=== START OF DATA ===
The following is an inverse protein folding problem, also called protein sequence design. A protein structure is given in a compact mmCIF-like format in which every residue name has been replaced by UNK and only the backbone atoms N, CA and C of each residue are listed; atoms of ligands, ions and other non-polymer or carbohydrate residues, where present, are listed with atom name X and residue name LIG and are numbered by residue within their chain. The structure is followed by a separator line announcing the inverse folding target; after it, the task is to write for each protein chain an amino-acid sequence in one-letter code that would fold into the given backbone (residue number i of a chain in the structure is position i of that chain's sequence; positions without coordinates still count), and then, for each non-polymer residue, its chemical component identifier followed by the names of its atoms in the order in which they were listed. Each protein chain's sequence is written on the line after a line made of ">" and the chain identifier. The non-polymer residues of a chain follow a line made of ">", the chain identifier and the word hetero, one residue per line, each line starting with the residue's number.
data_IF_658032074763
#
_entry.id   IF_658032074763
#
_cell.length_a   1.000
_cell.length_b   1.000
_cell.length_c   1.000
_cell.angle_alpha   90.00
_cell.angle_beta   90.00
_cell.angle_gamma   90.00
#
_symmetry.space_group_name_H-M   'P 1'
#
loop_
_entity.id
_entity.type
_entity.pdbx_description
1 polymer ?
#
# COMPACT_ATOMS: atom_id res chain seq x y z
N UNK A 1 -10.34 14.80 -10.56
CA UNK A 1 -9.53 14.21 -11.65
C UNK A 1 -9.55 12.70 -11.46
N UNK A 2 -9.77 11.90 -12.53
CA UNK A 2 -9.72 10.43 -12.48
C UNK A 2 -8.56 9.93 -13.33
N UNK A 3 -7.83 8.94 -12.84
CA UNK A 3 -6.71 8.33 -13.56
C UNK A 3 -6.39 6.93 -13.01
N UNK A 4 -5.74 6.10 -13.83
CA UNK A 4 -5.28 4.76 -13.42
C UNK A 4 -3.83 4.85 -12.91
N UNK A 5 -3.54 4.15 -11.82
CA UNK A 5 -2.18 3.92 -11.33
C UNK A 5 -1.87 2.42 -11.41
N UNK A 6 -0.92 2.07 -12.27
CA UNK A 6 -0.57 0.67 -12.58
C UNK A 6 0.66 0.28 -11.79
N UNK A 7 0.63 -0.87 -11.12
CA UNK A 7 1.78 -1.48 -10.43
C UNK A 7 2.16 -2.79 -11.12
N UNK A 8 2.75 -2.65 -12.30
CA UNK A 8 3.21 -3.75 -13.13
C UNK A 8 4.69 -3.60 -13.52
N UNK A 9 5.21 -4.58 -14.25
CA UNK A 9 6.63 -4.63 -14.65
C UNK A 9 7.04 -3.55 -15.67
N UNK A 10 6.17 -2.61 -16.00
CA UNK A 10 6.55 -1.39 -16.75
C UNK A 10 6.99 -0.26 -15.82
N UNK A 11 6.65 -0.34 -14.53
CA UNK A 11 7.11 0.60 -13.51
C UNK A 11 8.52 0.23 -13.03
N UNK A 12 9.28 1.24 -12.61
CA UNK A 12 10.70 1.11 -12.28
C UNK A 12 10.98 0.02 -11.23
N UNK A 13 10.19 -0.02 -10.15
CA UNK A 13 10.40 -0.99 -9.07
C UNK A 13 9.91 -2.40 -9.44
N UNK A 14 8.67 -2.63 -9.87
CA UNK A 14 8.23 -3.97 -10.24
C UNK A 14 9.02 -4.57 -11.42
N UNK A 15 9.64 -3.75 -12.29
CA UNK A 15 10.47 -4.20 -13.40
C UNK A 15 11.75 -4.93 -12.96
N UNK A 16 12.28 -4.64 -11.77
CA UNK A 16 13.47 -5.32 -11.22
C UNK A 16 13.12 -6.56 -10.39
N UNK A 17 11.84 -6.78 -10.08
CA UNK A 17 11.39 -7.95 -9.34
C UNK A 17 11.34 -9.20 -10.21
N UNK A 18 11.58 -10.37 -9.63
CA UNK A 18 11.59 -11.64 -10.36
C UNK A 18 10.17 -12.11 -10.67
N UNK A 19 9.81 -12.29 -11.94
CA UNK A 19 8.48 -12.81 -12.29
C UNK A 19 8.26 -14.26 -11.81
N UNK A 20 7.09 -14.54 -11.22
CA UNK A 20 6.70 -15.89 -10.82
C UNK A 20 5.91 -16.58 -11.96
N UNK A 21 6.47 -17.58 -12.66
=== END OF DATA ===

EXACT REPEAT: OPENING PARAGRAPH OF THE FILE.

The following is an inverse protein folding problem, also called protein sequence design. A protein structure is given in a compact mmCIF-like format in which every residue name has been replaced by UNK and only the backbone atoms N, CA and C of each residue are listed; atoms of ligands, ions and other non-polymer or carbohydrate residues, where present, are listed with atom name X and residue name LIG and are numbered by residue within their chain. The structure is followed by a separator line announcing the inverse folding target; after it, the task is to write for each protein chain an amino-acid sequence in one-letter code that would fold into the given backbone (residue number i of a chain in the structure is position i of that chain's sequence; positions without coordinates still count), and then, for each non-polymer residue, its chemical component identifier followed by the names of its atoms in the order in which they were listed. Each protein chain's sequence is written on the line after a line made of ">" and the chain identifier. The non-polymer residues of a chain follow a line made of ">", the chain identifier and the word hetero, one residue per line, each line starting with the residue's number.